DIY Sarah

Craft, Decor, Art, Garden, and Dessert

Trash Removal

Do you remember the trash pile?


It sat at the end of our driveway growing ever larger with the intention of being removed someday, sometime. This was the beginning of the summer and it grew larger by the end but really, who takes photos of mounds of trash?

Well the radiator guys came Wed and after 3 hours of horribly back-breaking labor, Valentine was excited to come the next day and pick up the pile of trash.


Pick it up he did. They loaded it all, swept, raked, and hauled it all off. I don’t know if there is a single before/after that I am more excited about than this trash removal. I guess the walls were also exciting but not tripping over splitered boards full of nails all the time is a luxury I had sorely missed.

Thanks Valentine. I appreciate it!


Radiator Removal

We were checking the entire past week for professional removal companies in order to remove the old (nonfunctional) radiators we got with the house to make some extra space. The small group came at 3 on Wednesday. There were three guys and  it took them only 2 hours to remove the seven radiators, the old cast iron tub, and carry the claw-foot tub up to the third floor. If your home is not as warm as you would like then there are specialist insulation companies that can help a great deal.


They were such pretty radiators but I’m glad to be rid of them.

This is the truck:

Don’t be fooled by them setting lightly against the tree. These things are HEAVY. So heavy it takes all of me and Stefan’s force just to slide them. The guys had a couple of tools to help them. One was this dolly with 2 pairs of different sized wheels:


I’m not sure how they got them up into the truck.


The house is practically floating now that all that weight is gone! It’s so nice to have recovered that space and Morei indicated that most of them were cracked which validates 100% our choice to get rid of them and go with forced hot air heating.


The Vent Hood is in!

Yay, the big hole in the cabinets is gone!

Here’s the Before:

and after:

To install the hood liner and the actual vent fan, we first tacked up some painted MDF so that the sides of the cabinets would be white.

We used paneling adhesive and pin nails. In the picture you can see we have an ikea Lack table and some scrap wood and boxes set up. We used those to hold up the heavy fan and vent liner while we put it in place. After bolting in the guts, it was time for the fun part, I was very scared, I knew I should have hired the remodelers in elmhurst il in the first place.

We tossed up the wood vent cover and tightened it up. We pre-drilled holes through the sides of the adjoining cabinets and used screws to tighten everything up. It made a huge difference in how tight the seams were. What we wonder is if that modification neds to be updated on the house blueprints or actually What Information is Included in House Blueprints?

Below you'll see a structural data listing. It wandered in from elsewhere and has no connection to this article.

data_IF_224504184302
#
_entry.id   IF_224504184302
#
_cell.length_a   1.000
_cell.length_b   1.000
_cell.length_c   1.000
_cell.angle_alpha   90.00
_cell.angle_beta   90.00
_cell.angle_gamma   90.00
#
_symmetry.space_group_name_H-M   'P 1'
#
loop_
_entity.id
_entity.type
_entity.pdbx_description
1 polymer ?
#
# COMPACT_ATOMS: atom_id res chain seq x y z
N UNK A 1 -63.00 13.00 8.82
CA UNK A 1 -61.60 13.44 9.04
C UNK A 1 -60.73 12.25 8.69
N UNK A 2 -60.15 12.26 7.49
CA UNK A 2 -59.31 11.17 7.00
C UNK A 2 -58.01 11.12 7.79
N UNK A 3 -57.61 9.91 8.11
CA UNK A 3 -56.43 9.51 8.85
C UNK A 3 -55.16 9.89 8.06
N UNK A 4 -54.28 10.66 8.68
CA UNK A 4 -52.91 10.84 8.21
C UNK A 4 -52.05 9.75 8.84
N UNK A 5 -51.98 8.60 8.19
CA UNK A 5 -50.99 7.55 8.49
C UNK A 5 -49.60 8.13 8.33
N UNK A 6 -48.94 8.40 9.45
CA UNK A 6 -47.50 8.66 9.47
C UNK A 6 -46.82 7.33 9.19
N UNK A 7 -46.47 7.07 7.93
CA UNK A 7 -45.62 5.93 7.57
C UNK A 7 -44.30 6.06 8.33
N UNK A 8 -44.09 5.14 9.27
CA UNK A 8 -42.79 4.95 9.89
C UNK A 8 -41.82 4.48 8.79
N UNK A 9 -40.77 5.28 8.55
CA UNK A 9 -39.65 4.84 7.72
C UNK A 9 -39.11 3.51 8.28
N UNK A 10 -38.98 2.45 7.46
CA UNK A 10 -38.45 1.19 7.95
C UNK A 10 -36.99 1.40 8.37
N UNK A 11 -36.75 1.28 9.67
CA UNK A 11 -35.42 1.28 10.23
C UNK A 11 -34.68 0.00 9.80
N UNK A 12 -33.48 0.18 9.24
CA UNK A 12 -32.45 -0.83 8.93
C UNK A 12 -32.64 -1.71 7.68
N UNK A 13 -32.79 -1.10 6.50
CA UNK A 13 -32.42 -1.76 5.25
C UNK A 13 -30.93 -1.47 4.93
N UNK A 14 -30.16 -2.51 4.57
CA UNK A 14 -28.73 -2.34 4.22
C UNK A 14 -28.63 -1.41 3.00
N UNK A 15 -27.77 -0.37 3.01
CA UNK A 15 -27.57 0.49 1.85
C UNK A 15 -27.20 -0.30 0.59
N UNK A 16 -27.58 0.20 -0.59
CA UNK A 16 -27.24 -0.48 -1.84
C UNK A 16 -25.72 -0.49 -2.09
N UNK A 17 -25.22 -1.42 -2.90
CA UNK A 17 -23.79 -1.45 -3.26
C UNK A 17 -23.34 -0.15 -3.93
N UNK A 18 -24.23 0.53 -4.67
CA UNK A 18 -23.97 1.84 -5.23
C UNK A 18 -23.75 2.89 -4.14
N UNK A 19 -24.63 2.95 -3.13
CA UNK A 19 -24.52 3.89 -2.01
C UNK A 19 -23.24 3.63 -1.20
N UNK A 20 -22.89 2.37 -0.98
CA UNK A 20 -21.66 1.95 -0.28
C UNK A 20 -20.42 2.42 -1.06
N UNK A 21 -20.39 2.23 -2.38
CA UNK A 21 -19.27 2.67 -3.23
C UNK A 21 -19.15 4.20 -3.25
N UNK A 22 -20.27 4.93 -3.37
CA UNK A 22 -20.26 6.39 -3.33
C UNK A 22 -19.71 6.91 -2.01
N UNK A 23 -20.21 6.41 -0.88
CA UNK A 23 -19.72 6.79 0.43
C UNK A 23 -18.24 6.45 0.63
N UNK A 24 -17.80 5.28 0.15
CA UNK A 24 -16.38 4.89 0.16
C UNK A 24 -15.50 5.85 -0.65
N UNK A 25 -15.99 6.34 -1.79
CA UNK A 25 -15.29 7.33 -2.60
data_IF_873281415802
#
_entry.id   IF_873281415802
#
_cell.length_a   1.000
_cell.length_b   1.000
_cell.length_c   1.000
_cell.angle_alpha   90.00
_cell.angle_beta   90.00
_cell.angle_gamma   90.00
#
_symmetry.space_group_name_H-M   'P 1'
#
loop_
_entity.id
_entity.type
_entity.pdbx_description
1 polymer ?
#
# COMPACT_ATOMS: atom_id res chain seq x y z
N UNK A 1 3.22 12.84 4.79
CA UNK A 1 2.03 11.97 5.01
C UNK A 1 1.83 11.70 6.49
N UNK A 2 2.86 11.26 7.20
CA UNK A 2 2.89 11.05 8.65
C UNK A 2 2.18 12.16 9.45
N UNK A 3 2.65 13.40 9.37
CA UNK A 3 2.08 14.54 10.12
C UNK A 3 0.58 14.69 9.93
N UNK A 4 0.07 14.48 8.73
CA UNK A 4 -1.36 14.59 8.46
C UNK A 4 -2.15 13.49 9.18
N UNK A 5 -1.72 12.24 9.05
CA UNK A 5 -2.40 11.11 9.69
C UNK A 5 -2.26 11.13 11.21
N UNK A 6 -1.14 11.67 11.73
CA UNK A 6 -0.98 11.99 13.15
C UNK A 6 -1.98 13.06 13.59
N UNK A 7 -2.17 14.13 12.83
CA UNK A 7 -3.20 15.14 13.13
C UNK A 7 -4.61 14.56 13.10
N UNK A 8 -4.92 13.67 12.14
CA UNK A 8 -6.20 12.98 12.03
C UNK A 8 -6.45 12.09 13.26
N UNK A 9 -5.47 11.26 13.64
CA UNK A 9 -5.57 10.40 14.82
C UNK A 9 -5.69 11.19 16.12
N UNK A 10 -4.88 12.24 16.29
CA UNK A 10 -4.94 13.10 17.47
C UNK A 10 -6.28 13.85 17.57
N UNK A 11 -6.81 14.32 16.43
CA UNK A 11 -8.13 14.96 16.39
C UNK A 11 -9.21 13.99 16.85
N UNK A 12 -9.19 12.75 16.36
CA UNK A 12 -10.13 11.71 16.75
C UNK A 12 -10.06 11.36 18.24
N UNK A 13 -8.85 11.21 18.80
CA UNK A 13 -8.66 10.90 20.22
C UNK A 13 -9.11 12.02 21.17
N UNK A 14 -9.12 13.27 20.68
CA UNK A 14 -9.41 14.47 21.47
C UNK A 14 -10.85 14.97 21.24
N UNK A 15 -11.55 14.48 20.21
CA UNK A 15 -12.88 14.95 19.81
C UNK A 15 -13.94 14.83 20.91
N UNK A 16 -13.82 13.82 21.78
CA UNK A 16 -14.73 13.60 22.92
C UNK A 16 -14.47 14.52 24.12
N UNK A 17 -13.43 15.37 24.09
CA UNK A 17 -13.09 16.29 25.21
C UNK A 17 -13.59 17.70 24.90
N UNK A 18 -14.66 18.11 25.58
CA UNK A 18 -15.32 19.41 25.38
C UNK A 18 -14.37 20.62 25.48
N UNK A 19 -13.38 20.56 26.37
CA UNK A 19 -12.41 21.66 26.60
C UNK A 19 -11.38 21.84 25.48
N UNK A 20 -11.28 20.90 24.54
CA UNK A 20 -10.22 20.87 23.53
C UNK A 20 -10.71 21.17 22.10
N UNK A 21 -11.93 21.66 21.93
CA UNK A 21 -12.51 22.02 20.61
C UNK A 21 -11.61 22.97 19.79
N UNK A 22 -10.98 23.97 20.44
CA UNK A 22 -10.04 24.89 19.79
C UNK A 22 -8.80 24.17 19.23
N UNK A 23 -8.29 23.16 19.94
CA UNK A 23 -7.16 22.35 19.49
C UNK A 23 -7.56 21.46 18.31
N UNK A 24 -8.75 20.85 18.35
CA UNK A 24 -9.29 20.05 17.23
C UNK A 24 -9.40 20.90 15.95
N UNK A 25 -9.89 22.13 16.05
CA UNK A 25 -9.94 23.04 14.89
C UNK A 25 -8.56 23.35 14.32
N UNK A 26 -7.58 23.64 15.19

You can see the gap here as Stefan pre-drills the hole.

And after the screw goes in to pull everything together,


The seam is nearly invisible.

I’m so excited to finally have a vent hood.

Here’s the list for the kitchen:

  • Finish installing countertop (behind stove)
  • Seal Countertops
  • Under-counter outlets
  • Under-counter lighting
  • Have the vinyl windows sacramento ca Company install final window.
  • Window Trim
  • Backsplash
  • Plate rack
  • Paint
  • Finish flooring install
  • Install exterior door
  • Plan out microwave cabinet and install
  • Stairs re-do

There’s plenty more work to do but it’s exciting to knock things off the list.


Tiling the bathroom walls

It’s been slow going but I’ve started working on the bathroom walls. I can’t get them completely done until the trim is up around the windows but I’m making progress.

I started in the area behind the toilet. I figured that was the least noticeable area. It’s hard to get everything strait and even but I think I’ve got a system.



I’ve got the laptop set up there and I play an episode of Veronica Mars and go to town with the tile.

I can do about a third of a box in an episode…not a fast project but I do think I’m getting faster. I’m using a tile adhesive mortar that is pre-mixed which makes it really easy to start and stop. I can do an episode or two’s worth after work without too much start-up time. The pre-mixed is so nice that way.

I’m hoping that once moldings go in, it will just be a couple more days until grout and after grout comes fixtures! Yay toilet and sinks!